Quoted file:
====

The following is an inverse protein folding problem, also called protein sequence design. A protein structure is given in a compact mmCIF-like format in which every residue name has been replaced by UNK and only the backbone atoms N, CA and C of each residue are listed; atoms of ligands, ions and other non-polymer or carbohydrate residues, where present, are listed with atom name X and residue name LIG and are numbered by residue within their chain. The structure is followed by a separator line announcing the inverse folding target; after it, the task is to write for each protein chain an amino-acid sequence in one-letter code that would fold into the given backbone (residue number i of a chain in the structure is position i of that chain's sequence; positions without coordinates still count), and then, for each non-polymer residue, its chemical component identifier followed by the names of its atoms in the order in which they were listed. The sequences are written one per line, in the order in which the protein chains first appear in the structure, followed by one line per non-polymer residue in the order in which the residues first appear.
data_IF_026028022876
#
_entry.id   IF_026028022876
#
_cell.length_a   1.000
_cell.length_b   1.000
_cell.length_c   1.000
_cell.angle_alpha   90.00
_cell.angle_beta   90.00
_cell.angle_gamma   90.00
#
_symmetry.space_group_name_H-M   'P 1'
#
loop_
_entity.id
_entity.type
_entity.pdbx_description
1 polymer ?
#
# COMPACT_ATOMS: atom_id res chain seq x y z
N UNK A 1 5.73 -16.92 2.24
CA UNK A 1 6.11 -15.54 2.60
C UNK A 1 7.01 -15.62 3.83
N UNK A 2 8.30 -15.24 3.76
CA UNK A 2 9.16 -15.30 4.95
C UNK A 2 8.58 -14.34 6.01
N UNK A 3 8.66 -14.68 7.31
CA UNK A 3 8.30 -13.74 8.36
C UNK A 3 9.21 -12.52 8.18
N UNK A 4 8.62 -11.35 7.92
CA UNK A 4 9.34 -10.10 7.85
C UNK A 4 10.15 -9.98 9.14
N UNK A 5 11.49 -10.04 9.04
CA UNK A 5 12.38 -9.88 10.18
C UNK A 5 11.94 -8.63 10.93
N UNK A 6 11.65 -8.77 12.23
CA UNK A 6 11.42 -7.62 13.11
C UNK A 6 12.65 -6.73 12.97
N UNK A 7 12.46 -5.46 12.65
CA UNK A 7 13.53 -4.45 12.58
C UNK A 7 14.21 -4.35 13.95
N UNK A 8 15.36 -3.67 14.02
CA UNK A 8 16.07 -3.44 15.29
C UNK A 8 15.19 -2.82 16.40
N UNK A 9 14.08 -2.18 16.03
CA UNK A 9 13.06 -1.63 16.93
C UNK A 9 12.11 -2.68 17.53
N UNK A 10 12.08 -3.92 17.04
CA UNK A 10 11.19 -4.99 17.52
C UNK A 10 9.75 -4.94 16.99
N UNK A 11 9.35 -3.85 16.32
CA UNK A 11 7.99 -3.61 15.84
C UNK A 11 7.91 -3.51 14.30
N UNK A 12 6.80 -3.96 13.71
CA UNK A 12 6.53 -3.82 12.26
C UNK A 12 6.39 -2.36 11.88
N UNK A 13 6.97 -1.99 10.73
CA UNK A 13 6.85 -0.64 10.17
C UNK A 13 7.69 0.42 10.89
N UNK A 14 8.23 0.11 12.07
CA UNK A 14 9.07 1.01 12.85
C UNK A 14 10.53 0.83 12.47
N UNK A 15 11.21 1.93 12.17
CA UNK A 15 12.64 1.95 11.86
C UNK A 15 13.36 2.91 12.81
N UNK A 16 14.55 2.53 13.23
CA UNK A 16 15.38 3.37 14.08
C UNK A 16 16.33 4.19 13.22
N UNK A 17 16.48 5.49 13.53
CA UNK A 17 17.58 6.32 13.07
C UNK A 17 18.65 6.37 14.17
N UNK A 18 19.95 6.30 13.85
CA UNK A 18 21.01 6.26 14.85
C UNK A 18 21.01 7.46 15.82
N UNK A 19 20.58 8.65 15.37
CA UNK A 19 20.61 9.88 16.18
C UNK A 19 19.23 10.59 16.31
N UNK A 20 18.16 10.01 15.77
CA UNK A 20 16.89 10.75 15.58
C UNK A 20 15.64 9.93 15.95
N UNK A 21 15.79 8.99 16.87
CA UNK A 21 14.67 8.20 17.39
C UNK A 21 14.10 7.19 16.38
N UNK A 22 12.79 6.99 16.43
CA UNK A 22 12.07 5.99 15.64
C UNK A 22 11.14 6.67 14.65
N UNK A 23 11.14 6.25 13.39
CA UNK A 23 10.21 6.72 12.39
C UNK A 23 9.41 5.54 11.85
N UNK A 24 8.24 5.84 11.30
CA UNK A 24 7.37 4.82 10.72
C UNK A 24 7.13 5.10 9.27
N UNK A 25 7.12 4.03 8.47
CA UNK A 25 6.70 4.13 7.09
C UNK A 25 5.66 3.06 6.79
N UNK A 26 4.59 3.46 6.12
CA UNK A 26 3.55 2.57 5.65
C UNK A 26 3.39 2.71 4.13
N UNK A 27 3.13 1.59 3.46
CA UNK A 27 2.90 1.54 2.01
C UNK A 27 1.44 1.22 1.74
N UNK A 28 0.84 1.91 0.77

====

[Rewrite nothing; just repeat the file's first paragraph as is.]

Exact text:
The following is an inverse protein folding problem, also called protein sequence design. A protein structure is given in a compact mmCIF-like format in which every residue name has been replaced by UNK and only the backbone atoms N, CA and C of each residue are listed; atoms of ligands, ions and other non-polymer or carbohydrate residues, where present, are listed with atom name X and residue name LIG and are numbered by residue within their chain. The structure is followed by a separator line announcing the inverse folding target; after it, the task is to write for each protein chain an amino-acid sequence in one-letter code that would fold into the given backbone (residue number i of a chain in the structure is position i of that chain's sequence; positions without coordinates still count), and then, for each non-polymer residue, its chemical component identifier followed by the names of its atoms in the order in which they were listed. The sequences are written one per line, in the order in which the protein chains first appear in the structure, followed by one line per non-polymer residue in the order in which the residues first appear.